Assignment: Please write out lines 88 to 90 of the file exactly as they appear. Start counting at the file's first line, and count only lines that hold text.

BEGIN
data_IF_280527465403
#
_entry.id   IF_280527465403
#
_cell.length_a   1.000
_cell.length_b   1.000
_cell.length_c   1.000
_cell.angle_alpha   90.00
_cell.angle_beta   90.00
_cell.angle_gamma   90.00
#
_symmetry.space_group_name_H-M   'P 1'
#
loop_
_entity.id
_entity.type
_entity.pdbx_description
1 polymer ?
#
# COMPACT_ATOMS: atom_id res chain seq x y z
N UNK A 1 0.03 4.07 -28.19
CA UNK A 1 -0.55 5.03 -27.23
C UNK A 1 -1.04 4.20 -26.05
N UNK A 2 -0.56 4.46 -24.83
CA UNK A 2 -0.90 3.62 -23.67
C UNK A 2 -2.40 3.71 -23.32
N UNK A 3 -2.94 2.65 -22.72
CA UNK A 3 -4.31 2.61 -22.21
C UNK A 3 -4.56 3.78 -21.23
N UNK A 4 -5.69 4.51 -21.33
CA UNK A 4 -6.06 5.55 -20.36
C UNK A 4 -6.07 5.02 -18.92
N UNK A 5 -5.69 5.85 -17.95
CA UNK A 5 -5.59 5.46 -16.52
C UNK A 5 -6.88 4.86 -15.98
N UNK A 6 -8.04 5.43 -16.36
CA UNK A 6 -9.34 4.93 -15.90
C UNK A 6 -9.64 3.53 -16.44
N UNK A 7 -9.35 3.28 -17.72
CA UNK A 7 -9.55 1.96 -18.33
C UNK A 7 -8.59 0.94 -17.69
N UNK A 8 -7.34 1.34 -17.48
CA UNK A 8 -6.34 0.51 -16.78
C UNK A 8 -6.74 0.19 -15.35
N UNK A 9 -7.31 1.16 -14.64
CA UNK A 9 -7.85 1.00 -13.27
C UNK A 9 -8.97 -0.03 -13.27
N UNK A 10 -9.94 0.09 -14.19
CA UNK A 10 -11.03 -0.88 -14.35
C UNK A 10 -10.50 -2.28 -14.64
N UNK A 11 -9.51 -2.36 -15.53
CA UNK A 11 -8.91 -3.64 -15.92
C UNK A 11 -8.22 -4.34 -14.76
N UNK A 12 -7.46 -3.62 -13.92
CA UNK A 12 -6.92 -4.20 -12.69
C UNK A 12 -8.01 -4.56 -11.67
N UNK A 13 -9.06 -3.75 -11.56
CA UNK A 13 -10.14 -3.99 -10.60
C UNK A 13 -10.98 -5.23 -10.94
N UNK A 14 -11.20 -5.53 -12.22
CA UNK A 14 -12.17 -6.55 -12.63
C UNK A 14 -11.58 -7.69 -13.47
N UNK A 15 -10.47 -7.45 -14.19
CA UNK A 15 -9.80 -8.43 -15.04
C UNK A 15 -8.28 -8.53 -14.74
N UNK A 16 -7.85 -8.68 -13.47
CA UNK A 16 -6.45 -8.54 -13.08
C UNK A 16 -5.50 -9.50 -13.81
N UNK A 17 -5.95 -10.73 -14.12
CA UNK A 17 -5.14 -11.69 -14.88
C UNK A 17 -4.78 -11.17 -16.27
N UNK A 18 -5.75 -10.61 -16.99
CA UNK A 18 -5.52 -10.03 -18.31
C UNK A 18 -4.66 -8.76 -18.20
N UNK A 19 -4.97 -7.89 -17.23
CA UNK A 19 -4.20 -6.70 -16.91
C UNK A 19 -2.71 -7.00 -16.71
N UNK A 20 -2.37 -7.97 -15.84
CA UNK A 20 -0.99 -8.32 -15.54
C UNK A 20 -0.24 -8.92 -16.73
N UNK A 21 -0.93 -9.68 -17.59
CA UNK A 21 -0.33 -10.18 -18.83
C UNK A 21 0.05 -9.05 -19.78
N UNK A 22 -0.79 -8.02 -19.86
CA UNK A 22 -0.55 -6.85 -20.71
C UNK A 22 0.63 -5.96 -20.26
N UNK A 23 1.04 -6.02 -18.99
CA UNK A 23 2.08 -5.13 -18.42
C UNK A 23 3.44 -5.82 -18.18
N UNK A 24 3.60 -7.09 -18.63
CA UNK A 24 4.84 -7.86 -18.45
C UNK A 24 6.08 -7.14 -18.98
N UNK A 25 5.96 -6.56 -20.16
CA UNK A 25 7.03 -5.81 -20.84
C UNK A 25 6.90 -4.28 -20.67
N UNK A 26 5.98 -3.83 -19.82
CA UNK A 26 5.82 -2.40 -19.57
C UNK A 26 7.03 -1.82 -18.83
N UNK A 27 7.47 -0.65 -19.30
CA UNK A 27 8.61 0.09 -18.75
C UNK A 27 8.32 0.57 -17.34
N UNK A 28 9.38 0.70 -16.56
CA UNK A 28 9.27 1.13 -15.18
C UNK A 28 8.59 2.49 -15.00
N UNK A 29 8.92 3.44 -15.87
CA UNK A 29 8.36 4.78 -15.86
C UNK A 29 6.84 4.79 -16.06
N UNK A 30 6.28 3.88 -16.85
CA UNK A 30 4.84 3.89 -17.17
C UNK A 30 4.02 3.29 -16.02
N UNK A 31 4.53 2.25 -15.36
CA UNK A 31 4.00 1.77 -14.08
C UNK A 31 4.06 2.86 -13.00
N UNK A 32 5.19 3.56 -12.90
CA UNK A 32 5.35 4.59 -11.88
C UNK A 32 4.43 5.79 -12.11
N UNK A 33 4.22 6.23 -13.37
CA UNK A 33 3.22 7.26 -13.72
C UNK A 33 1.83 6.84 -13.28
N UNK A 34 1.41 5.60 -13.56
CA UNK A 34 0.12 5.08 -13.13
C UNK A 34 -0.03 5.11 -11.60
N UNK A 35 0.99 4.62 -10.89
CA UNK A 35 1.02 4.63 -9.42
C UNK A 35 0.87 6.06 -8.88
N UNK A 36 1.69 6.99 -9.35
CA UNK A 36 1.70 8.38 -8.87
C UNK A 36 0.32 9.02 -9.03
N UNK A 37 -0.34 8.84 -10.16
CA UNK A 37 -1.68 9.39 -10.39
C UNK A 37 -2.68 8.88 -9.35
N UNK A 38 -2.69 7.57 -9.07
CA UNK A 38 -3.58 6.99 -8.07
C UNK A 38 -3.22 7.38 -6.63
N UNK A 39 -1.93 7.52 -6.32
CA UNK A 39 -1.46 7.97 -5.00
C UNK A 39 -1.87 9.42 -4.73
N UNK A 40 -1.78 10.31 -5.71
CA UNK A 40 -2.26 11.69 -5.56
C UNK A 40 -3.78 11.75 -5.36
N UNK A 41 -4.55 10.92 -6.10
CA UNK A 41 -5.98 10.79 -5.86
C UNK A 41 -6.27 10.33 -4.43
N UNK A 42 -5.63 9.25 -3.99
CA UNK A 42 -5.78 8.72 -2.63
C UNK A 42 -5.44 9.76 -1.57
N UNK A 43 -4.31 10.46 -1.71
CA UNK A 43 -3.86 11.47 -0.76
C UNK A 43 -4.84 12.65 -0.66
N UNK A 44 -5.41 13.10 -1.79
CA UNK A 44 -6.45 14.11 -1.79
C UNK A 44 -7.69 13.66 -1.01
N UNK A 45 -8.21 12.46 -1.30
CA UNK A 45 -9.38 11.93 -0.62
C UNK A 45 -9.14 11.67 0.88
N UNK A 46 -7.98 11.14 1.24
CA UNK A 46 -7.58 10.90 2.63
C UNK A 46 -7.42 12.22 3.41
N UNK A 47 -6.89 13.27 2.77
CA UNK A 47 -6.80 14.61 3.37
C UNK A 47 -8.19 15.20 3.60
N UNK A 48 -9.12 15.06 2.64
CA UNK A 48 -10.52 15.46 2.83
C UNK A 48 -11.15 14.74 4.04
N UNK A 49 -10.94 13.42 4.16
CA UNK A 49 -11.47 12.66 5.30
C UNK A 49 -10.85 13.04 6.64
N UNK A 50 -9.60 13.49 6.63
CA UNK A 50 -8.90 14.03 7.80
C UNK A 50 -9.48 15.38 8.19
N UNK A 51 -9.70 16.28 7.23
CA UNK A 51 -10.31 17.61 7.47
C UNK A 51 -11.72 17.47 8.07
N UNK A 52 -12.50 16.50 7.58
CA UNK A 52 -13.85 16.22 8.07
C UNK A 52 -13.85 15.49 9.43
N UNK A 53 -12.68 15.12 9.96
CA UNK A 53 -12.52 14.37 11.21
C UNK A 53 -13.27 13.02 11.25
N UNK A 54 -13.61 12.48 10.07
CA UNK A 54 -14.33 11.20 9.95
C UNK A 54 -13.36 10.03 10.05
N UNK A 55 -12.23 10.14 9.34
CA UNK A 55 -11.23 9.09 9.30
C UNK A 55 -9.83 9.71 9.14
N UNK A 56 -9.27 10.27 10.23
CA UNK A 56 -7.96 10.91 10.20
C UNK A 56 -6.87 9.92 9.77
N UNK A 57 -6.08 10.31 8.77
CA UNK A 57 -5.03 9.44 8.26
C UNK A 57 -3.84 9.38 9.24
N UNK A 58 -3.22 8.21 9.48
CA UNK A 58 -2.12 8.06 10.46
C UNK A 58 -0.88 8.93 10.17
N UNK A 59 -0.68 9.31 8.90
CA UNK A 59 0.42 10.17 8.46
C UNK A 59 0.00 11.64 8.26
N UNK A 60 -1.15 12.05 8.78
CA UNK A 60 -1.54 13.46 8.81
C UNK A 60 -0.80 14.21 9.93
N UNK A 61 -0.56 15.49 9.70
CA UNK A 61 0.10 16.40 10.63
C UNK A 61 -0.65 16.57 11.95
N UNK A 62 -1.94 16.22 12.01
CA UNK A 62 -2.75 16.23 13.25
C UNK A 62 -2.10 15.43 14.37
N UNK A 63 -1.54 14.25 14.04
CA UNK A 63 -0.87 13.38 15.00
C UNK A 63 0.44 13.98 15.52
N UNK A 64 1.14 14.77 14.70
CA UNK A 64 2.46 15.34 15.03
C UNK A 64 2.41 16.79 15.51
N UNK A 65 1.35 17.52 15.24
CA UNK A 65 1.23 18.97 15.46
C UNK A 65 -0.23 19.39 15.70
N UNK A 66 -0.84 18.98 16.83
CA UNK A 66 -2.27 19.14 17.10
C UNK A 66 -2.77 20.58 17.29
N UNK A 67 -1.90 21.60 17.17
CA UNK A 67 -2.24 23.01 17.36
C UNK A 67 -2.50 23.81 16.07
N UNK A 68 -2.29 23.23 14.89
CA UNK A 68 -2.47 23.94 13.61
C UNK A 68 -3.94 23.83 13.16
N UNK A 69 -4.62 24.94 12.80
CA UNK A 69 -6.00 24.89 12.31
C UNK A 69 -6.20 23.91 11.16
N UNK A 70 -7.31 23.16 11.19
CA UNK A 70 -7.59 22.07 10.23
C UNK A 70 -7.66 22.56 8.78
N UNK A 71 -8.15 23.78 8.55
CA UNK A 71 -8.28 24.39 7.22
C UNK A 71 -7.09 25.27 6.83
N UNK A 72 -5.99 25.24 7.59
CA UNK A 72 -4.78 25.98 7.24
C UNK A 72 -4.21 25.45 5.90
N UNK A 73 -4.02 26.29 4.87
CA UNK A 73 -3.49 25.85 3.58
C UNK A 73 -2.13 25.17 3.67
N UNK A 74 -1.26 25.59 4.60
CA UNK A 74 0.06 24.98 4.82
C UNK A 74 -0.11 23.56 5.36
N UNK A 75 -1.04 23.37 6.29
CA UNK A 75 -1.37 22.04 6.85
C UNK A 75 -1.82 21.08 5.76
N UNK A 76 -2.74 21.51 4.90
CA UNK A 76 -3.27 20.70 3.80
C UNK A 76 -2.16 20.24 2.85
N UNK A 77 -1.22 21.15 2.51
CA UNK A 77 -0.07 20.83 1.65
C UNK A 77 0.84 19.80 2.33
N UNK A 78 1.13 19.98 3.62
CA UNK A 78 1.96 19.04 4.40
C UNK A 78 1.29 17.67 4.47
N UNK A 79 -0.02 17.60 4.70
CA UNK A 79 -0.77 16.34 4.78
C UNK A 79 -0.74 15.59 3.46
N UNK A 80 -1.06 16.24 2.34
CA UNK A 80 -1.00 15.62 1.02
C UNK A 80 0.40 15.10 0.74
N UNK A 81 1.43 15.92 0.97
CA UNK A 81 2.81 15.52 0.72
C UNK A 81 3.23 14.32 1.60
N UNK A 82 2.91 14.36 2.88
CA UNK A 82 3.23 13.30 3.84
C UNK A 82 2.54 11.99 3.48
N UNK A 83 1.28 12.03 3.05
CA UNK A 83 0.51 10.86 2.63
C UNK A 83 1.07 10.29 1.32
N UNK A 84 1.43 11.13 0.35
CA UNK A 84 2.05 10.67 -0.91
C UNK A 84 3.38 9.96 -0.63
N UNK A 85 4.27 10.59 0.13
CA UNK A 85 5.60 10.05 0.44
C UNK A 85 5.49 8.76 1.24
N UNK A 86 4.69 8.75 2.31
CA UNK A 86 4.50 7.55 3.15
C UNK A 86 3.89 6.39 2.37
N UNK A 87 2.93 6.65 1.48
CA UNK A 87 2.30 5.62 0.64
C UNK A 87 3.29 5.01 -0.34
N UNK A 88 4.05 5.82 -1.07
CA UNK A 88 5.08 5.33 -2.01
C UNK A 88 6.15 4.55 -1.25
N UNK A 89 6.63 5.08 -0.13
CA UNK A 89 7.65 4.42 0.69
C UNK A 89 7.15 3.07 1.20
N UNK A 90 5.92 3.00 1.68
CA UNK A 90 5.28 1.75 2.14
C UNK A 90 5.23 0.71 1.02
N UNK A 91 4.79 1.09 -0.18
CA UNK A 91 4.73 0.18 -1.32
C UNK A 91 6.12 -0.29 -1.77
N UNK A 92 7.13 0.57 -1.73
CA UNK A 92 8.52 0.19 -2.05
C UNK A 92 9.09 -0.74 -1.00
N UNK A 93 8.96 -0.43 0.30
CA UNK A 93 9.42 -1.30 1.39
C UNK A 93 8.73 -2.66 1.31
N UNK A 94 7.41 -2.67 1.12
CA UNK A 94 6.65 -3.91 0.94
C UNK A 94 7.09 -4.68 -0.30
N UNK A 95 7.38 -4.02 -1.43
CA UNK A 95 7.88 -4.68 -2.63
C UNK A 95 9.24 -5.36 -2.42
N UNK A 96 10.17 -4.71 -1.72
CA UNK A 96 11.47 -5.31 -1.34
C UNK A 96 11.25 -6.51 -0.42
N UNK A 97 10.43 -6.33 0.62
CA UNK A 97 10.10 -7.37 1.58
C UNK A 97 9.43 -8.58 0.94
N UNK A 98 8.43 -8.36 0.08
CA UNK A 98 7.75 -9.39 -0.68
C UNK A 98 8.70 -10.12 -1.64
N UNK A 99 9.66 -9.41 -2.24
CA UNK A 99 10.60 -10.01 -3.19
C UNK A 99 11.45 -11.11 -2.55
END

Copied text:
CA UNK A 23 2.08 -5.13 -18.42
C UNK A 23 3.44 -5.82 -18.18
N UNK A 24 3.60 -7.09 -18.63